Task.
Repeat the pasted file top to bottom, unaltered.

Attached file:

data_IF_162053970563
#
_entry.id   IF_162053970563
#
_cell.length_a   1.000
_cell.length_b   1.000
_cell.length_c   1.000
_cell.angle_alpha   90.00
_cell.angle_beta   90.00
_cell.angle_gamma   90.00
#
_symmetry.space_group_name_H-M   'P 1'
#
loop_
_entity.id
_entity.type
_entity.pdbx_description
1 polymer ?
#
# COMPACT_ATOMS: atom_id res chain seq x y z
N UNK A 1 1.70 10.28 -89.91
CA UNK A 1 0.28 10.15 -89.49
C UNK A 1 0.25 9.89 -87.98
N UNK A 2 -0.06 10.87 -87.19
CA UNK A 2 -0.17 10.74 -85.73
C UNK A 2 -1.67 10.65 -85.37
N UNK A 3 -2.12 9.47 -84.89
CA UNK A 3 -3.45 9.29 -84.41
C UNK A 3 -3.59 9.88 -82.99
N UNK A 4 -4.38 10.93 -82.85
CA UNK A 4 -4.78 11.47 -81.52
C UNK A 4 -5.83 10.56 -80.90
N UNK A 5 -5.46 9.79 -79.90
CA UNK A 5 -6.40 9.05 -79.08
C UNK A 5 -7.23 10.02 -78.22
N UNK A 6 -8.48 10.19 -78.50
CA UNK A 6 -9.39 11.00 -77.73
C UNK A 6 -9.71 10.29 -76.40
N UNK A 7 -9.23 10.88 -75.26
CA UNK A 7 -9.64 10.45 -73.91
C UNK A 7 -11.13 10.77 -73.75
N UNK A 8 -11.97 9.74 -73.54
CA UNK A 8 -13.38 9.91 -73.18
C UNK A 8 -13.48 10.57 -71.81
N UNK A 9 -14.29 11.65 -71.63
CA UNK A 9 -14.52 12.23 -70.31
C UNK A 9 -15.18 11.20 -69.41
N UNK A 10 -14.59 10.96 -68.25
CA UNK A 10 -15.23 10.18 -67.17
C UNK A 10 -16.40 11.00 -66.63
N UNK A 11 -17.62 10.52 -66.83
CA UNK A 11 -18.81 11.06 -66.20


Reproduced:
data_IF_162053970563
#
_entry.id   IF_162053970563
#
_cell.length_a   1.000
_cell.length_b   1.000
_cell.length_c   1.000
_cell.angle_alpha   90.00
_cell.angle_beta   90.00
_cell.angle_gamma   90.00
#
_symmetry.space_group_name_H-M   'P 1'
#
loop_
_entity.id
_entity.type
_entity.pdbx_description
1 polymer ?
#
# COMPACT_ATOMS: atom_id res chain seq x y z
N UNK A 1 1.70 10.28 -89.91
CA UNK A 1 0.28 10.15 -89.49
C UNK A 1 0.25 9.89 -87.98
N UNK A 2 -0.06 10.87 -87.19
CA UNK A 2 -0.17 10.74 -85.73
C UNK A 2 -1.67 10.65 -85.37
N UNK A 3 -2.12 9.47 -84.89
CA UNK A 3 -3.45 9.29 -84.41
C UNK A 3 -3.59 9.88 -82.99
N UNK A 4 -4.38 10.93 -82.85
CA UNK A 4 -4.78 11.47 -81.52
C UNK A 4 -5.83 10.56 -80.90
N UNK A 5 -5.46 9.79 -79.90
CA UNK A 5 -6.40 9.05 -79.08
C UNK A 5 -7.23 10.02 -78.22
N UNK A 6 -8.48 10.19 -78.50
CA UNK A 6 -9.39 11.00 -77.73
C UNK A 6 -9.71 10.29 -76.40
N UNK A 7 -9.23 10.88 -75.26
CA UNK A 7 -9.64 10.45 -73.91
C UNK A 7 -11.13 10.77 -73.75
N UNK A 8 -11.97 9.74 -73.54
CA UNK A 8 -13.38 9.91 -73.18
C UNK A 8 -13.48 10.57 -71.81
N UNK A 9 -14.29 11.65 -71.63
CA UNK A 9 -14.52 12.23 -70.31
C UNK A 9 -15.18 11.20 -69.41
N UNK A 10 -14.59 10.96 -68.25
CA UNK A 10 -15.23 10.18 -67.17
C UNK A 10 -16.40 11.00 -66.63
N UNK A 11 -17.62 10.52 -66.83
CA UNK A 11 -18.81 11.06 -66.20